Search Results (34)
The theme of this guide is: achieving ocean health and balance through investigation and data collection techniques that show the necessity for marine sanctuaries, the effects of fisheries and the management practices being followed in today's oceans.
Learn about the effects of a changing climate on the Arctic ecosystem and four of its well-known mammals: the polar bear, the walrus, the Arctic fox and the beluga whale.
Students study a population of beluga whales to learn about the environmental issues that the whales currently face. They then work in teams to develop suggestions for how to help protect the population of belugas, which they present in a public service announcement (PSA).
In this two-hour program, Jean-Michel Cousteau and his team of explorers travel to both the Northern and Southern hemispheres as they seek out killer whales in the Atlantic and Pacific oceans. They discover that people and orcas share surprising similarities, even similar needs, and they relate their findings to the captivity and release of Keiko, from Free Willy fame, who captured the worldĚ˘ĺŰĺŞs imagination and whose survival depended on pioneering efforts to reintroduce Keiko into the wild. The team also learns how some of the threats to killer whales now intersect with human lives. During the expedition, intriguing detours arise, leading to critical examinations of our environment, of the food on our dinner tables, even of our own health.
View the video Ě˘ĺŰĺĎTrash on the Spin CycleĚ˘ĺŰĺ to discover what causes huge quantities of garbage to end up on the most remote islands in the world and how this garbage affects wildlife.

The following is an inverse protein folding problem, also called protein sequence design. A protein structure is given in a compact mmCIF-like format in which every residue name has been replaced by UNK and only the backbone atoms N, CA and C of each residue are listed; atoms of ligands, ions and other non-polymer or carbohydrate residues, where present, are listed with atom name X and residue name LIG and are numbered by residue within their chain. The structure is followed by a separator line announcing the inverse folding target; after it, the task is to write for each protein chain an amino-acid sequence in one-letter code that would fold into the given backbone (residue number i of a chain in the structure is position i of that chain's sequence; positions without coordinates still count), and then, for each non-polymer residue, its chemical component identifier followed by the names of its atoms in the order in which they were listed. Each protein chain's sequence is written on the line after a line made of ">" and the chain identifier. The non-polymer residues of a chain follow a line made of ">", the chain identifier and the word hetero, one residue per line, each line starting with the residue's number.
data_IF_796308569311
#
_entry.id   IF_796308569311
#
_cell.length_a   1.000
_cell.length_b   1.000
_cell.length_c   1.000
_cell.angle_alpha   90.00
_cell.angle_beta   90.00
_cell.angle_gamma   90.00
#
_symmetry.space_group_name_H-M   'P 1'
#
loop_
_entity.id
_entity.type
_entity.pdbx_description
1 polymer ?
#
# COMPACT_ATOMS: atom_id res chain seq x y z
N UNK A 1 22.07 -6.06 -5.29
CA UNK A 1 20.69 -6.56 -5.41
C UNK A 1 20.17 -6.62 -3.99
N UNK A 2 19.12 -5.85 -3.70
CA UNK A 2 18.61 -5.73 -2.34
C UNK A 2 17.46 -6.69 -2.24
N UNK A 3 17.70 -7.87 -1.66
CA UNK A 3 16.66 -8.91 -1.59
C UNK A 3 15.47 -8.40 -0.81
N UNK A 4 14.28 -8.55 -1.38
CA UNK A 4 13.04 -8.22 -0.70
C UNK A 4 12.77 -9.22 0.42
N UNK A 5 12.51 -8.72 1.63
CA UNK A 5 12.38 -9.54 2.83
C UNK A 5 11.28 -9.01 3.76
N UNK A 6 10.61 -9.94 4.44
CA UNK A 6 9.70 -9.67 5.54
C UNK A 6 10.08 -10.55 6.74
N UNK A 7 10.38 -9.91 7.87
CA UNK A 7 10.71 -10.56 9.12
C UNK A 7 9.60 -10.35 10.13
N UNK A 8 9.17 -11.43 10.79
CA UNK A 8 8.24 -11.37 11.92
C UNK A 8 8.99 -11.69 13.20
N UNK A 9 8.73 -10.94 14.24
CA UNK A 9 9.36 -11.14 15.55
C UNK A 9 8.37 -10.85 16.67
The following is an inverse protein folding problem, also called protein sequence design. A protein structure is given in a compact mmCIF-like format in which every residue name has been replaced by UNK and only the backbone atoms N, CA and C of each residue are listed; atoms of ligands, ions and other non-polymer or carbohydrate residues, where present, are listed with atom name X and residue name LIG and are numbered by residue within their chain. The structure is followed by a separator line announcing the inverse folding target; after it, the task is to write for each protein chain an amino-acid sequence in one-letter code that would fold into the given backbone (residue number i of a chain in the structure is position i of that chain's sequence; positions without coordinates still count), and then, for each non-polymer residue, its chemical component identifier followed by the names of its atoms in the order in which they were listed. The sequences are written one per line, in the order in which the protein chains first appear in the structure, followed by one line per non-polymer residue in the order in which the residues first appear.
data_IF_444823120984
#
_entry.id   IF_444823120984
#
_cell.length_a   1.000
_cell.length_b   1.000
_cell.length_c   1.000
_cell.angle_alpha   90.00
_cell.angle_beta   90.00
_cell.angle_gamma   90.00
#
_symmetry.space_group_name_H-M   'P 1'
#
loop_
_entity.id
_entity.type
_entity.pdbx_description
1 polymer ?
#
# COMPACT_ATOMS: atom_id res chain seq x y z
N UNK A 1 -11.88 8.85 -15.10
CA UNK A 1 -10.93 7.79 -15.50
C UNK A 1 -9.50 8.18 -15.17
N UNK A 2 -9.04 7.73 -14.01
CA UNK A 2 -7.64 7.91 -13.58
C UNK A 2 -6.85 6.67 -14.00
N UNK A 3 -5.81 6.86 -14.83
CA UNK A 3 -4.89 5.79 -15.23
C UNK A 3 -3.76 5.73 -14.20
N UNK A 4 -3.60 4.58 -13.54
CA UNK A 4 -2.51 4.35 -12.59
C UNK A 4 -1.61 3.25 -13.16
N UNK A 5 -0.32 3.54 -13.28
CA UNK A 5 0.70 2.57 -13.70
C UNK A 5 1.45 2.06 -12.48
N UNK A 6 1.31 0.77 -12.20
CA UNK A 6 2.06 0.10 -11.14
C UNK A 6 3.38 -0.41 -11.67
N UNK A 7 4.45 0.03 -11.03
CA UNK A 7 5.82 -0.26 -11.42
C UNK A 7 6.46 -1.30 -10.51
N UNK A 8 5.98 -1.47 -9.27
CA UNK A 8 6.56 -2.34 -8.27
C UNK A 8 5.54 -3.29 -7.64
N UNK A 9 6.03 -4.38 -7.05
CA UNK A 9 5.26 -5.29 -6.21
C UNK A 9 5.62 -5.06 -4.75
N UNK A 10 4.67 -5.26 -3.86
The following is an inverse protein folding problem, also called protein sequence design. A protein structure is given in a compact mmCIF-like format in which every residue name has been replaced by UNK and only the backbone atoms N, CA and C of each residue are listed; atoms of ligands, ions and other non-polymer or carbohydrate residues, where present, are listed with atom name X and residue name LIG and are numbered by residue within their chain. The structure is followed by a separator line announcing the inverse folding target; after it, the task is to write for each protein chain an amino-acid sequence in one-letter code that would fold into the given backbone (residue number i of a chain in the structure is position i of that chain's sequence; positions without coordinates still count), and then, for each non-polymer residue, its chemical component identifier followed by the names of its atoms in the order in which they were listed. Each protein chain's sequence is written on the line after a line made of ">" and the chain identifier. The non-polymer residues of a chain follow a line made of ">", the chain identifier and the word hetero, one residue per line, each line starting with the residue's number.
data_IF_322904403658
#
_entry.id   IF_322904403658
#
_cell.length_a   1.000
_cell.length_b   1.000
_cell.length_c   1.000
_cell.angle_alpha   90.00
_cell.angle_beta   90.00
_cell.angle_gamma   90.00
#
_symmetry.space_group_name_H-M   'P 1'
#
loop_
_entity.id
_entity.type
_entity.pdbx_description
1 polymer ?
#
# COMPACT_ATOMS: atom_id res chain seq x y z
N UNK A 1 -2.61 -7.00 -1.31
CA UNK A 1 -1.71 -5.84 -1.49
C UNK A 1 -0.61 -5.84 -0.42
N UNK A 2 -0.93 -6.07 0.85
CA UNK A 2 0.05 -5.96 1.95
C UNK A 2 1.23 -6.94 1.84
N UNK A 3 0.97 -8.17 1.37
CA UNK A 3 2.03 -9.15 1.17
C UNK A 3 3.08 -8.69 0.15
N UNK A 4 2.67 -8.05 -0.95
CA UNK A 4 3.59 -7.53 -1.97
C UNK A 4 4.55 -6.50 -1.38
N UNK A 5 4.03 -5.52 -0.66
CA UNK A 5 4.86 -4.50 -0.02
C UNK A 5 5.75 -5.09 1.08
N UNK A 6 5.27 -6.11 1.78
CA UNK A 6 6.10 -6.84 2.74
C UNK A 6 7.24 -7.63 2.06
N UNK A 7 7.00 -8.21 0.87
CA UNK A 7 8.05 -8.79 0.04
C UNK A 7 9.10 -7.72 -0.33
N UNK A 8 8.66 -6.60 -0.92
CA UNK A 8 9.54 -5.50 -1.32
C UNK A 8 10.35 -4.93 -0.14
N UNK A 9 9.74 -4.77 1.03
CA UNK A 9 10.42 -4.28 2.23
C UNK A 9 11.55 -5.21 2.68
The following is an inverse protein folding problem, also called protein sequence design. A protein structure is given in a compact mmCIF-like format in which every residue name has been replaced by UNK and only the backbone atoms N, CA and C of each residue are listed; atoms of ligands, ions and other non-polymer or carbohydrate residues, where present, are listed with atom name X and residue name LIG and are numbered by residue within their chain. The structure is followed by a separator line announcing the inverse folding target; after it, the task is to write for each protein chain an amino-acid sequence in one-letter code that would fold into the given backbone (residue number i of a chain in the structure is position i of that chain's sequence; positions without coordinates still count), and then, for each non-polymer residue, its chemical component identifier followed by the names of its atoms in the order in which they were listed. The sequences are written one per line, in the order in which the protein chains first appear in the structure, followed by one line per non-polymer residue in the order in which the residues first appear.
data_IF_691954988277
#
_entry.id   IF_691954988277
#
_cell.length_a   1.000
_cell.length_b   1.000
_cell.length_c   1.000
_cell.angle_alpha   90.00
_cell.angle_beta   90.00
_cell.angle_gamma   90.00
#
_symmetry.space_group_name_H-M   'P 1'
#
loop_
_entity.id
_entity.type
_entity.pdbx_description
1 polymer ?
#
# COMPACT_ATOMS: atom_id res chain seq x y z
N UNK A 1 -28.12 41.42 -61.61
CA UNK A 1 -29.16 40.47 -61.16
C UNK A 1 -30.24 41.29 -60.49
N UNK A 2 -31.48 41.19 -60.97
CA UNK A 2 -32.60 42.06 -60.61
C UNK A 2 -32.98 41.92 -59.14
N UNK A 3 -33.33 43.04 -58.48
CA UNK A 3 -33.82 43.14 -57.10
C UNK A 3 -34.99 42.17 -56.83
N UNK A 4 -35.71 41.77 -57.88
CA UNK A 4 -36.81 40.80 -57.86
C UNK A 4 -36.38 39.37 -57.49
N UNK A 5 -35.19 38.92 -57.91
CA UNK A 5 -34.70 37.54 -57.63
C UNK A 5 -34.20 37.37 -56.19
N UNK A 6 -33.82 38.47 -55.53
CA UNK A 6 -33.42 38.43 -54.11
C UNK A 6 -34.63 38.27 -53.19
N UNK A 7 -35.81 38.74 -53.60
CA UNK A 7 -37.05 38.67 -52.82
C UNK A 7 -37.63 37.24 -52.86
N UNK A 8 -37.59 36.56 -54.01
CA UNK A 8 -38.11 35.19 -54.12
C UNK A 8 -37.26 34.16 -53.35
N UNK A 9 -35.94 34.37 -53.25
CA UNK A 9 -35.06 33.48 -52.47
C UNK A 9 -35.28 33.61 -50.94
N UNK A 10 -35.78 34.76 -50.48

Each student team researches and reports on one of the National Marine Sanctuaries and completes a thought-provoking worksheet to compare and contrast their sanctuary with the others.
Students create a kelp forest or coral reef food web, then research related shark species to learn about species interactions. Posters illustrate the sharkĚ˘ĺŰĺŞs role as key predator in the ecosystem.
The theme of this guide is the education and investigation of whale adaptations to natural and man-made migration obstacles.
Students conduct an experiment that demonstrates the effects of different fishing methods on bycatch. They use this foundation to create posters and public service announcements to share this information with other students.
Students will explore the kelp forest ecosystem by conducting research and by writing imaginary narratives through an activity that integrates science and language arts.
In the Web-based game Kure Waste Chase, students take on the part of an Ocean Adventures expedition member volunteering for the U.S. Fish and Wildlife Service and explore various habitats (beach, water surface and underwater) to collect as much harmful marine debris as possible in a limited amount of time. Use the tips and handouts below to turn the Kure Waste Chase game into a structured learning activity for your students.
In this lesson, groups of students will gather information about the various careers of the members of the Ocean Adventures expedition team as well as learn about the strengths of having a team of diverse individuals working on a task.
Students study the vocalizations, hunting techniques and social behaviors of four communities of orcas and discuss whether, due to their differences, they can be considered different cultures.
In this activity, students collect and analyze data adapted from recent research that explores the correlation between the presence of fish farms and mortality rates in wild salmon runs adjacent to the fish farms. Students then relate their findings to nearby populations of orcas to theorize how a decline in the wild salmon population could affect orca populations.